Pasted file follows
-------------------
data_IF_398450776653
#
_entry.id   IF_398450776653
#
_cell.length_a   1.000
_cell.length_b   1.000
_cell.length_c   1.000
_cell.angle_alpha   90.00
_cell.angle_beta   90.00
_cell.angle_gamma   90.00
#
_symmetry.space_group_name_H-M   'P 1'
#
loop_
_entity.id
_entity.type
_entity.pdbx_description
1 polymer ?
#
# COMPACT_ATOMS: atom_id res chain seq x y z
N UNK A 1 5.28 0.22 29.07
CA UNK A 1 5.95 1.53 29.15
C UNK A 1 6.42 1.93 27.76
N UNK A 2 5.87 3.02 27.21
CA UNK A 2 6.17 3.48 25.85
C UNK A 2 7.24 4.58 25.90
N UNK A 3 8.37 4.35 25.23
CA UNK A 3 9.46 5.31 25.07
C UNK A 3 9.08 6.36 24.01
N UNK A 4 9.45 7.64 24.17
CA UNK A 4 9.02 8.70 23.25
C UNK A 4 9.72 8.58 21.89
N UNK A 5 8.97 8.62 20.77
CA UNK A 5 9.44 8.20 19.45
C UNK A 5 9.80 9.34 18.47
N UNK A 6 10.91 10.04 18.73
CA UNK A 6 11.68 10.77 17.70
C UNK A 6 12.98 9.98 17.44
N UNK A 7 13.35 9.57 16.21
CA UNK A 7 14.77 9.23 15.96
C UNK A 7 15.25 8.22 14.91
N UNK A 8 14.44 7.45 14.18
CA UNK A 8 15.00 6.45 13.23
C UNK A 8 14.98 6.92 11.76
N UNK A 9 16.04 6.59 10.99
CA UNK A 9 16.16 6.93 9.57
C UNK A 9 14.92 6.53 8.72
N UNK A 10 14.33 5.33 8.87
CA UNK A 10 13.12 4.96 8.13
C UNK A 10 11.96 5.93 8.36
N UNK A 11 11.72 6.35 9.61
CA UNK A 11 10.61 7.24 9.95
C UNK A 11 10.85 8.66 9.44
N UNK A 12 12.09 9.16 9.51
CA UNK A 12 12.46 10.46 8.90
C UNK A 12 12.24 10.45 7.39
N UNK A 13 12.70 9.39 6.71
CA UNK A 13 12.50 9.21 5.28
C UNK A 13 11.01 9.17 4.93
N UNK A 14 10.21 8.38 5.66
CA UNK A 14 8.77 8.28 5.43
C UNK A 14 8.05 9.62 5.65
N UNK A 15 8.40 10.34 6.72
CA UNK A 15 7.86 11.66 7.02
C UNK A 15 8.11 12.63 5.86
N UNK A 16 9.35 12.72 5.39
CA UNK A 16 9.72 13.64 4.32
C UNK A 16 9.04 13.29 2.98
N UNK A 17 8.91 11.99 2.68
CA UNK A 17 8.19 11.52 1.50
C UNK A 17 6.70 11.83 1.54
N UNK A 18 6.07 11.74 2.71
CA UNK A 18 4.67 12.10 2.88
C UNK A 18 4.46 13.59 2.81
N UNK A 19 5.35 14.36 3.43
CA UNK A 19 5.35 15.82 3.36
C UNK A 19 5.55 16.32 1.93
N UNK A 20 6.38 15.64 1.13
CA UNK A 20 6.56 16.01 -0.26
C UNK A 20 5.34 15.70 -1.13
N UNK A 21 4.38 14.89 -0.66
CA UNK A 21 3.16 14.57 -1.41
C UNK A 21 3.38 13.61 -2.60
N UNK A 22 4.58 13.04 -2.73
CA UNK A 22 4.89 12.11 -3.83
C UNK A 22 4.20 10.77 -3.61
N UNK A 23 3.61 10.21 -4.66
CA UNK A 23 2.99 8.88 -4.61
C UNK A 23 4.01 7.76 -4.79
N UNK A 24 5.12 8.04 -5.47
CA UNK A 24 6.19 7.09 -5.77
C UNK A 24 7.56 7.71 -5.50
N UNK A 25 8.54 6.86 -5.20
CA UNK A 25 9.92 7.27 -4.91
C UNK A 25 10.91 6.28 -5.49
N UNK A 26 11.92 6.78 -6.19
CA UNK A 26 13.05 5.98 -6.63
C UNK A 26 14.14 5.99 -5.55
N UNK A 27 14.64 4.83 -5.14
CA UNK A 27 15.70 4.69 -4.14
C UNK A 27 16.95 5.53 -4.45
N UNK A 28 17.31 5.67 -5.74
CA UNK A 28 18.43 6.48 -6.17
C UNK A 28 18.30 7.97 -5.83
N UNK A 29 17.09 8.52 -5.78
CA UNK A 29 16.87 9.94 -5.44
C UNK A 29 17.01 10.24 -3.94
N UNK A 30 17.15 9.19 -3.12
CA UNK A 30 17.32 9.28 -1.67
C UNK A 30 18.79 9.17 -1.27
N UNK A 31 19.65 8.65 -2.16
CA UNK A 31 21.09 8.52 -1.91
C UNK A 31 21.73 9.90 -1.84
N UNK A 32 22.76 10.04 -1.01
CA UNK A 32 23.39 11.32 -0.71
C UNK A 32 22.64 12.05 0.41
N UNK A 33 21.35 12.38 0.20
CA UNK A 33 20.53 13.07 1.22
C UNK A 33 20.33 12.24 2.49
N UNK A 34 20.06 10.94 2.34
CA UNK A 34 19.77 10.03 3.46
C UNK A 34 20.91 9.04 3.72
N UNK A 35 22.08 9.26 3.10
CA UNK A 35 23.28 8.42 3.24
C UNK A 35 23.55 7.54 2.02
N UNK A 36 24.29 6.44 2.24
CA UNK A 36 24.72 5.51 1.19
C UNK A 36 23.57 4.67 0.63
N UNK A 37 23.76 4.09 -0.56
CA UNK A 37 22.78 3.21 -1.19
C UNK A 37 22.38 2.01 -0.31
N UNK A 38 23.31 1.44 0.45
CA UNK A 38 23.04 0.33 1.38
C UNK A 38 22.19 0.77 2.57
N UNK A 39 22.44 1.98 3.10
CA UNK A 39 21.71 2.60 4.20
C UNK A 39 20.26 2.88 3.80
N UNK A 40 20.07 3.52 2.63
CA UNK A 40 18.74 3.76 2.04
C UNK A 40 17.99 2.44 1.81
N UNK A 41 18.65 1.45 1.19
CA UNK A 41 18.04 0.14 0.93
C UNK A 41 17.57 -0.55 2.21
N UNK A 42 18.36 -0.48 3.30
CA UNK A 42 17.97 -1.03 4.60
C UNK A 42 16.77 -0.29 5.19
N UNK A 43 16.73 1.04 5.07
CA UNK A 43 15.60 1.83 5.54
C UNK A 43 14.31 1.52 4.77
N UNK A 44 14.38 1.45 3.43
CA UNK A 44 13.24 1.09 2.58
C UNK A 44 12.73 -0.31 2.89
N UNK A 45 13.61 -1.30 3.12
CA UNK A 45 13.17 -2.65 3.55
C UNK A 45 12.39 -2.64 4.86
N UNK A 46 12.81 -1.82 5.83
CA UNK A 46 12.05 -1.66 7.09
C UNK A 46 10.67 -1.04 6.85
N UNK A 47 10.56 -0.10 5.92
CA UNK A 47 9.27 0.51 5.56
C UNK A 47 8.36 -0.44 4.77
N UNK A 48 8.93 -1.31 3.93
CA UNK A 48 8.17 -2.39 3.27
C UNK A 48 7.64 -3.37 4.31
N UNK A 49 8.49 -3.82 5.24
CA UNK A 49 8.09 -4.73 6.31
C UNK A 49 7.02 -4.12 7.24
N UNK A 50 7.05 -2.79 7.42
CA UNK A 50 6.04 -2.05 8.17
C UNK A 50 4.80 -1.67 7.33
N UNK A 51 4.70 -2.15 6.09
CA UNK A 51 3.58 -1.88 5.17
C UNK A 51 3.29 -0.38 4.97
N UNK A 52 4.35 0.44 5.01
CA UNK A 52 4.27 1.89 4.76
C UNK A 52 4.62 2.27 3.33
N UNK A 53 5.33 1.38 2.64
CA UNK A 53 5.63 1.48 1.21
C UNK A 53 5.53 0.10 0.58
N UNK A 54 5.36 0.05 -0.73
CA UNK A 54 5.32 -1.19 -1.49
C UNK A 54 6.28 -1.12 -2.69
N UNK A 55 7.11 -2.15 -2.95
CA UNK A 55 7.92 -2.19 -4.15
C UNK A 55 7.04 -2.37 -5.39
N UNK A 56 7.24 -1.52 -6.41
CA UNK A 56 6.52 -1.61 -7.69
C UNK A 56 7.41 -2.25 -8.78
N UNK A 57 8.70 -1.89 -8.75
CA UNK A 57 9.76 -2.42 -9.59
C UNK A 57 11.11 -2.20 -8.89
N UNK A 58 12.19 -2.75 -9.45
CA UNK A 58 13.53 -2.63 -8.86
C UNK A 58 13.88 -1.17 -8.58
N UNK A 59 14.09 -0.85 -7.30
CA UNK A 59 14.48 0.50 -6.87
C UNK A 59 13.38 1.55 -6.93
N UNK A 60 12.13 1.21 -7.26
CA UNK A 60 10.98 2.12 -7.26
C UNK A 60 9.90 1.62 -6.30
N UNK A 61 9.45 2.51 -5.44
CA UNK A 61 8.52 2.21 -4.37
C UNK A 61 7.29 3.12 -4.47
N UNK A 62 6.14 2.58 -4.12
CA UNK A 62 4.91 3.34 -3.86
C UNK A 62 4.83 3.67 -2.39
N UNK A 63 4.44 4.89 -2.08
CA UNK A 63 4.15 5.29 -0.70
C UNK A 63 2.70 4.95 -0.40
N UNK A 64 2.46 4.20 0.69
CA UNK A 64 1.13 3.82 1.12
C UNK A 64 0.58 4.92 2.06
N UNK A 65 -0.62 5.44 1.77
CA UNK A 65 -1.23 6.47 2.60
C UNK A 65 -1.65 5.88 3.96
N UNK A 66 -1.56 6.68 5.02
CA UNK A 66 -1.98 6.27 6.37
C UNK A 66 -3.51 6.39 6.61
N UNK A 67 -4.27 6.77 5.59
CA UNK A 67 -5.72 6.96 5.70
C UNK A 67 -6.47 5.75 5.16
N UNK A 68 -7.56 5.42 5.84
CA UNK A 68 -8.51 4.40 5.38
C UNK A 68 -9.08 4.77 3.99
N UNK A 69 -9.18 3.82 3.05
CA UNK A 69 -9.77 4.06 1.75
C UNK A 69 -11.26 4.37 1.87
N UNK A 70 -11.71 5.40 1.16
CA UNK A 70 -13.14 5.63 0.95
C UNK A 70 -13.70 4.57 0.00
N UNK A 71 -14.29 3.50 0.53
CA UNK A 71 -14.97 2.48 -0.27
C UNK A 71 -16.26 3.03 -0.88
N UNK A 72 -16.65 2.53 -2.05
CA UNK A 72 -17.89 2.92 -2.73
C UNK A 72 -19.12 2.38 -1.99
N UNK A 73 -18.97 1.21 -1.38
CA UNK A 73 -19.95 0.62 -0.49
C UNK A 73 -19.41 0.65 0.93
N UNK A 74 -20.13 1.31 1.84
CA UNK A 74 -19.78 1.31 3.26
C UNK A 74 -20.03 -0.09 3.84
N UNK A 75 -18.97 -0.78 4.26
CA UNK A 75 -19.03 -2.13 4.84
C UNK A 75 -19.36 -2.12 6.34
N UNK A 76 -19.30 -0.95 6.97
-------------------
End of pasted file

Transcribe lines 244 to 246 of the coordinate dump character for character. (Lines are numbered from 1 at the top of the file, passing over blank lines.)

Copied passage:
CA UNK A 75 -19.03 -2.13 4.84
C UNK A 75 -19.36 -2.12 6.34
N UNK A 76 -19.30 -0.95 6.97